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Geneva, Switzerland, UNAIDS, 2005 Dec.  p. (UNAIDS/05.19E)Acquired Immunodeficiency Syndrome (AIDS) has killed more than 25 million people since it was first recognized in 1981, making it one of the most destructive epidemics in recorded history. Despite recent, improved access to antiretroviral treatment and care in many regions of the world, the AIDS epidemic claimed 3.1 million [2.8--3.6 million] lives in 2005; more than half a million (570 000) were children. The total number of people living with the human immunodeficiency virus (HIV) reached its highest level: an estimated 40.3 million [36.7--45.3 million] people are now living with HIV. Close to 5 million people were newly infected with the virus in 2005. There is ample evidence that HIV does yield to determined and concerted interventions. Sustained efforts in diverse settings have helped bring about decreases in HIV incidence among men who have sex with men in many Western countries, among young people in Uganda, among sex workers and their clients in Thailand and Cambodia, and among injecting drug users in Spain and Brazil. Now there is new evidence that prevention programmes initiated some time ago are finally helping to bring down HIV prevalence in Kenya and Zimbabwe, as well as in urban Haiti. The number of people living with HIV has increased in all but one region in the past two years. In the Caribbean, the second-most affected region in the world, HIV prevalence overall showed no change in 2005, compared with 2003. (excerpt)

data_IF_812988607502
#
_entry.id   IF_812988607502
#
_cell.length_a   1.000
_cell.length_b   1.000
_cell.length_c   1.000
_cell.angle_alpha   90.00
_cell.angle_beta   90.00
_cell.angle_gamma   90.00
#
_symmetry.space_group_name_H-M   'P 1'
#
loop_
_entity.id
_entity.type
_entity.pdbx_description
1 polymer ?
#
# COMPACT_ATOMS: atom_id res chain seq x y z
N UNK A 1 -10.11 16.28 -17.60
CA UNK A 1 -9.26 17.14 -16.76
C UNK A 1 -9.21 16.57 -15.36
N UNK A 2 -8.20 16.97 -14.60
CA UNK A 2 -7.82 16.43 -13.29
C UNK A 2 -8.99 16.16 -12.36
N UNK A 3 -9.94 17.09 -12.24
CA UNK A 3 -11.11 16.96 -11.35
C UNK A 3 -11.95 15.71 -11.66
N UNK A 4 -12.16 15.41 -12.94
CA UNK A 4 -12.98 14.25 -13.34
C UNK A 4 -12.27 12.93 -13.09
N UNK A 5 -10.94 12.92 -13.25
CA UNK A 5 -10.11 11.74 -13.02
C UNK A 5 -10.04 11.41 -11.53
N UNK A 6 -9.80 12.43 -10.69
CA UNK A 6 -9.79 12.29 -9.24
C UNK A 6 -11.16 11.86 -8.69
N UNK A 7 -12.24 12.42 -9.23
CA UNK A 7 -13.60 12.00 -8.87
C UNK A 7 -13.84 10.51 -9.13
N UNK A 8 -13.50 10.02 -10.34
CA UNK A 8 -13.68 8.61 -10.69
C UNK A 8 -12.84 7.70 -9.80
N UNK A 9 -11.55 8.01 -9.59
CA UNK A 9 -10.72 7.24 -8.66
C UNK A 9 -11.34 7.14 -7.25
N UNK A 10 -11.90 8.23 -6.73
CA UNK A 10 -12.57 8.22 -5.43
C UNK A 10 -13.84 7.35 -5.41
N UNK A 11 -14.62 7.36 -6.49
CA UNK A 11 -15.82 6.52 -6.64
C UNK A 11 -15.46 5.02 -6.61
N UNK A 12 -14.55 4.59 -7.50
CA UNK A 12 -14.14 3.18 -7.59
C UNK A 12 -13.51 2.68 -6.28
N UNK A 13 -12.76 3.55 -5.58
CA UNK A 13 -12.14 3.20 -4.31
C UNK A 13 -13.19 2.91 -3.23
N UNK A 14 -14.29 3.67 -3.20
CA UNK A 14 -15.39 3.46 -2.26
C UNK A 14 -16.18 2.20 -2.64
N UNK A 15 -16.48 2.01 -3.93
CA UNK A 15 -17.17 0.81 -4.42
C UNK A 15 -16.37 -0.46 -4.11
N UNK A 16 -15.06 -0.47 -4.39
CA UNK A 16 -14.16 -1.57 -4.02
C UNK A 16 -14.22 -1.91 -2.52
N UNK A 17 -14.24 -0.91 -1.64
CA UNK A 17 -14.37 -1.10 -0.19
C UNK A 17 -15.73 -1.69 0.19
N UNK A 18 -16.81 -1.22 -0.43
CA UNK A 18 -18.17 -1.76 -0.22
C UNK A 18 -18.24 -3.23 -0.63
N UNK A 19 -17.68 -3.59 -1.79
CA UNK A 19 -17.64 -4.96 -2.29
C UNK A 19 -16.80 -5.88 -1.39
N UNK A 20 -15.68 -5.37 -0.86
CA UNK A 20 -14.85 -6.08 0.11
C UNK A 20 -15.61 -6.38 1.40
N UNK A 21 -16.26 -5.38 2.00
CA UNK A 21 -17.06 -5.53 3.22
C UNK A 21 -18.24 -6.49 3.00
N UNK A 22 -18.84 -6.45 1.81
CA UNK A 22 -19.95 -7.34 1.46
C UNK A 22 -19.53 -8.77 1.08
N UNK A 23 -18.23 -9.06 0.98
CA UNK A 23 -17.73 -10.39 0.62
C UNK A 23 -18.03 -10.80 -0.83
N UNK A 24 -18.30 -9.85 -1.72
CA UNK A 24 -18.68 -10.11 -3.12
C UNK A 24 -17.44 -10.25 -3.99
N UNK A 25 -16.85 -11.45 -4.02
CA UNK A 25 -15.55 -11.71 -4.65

Connections. 2006 Feb;  p.Nearly 5 million people worldwide were infected with HIV in 2005, marking the largest jump in new cases since the disease was first recognized in 1981, according to the AIDS Epidemic Update 2005 released by UNAIDS last December in conjunction with World AIDS Day. The virus claimed the lives of 3.1 million people in 2005, with more than half a million of these deaths occurring among children. Although sub-Saharan Africa and Southeast Asia continue to remain the hardest hit areas, the report clearly indicates that the virus is continuing to spread at alarming rates within Eurasia, bringing the region to the brink of a full-blown epidemic. The number of people living with HIV in Eastern Europe and Central Asia reached 1.6 million in 2005, a 20-fold increase from 2003. Even more striking, AIDS claimed the lives of 62,000 people there last year-nearly double the mortality rate attributed to the virus 2003. (excerpt)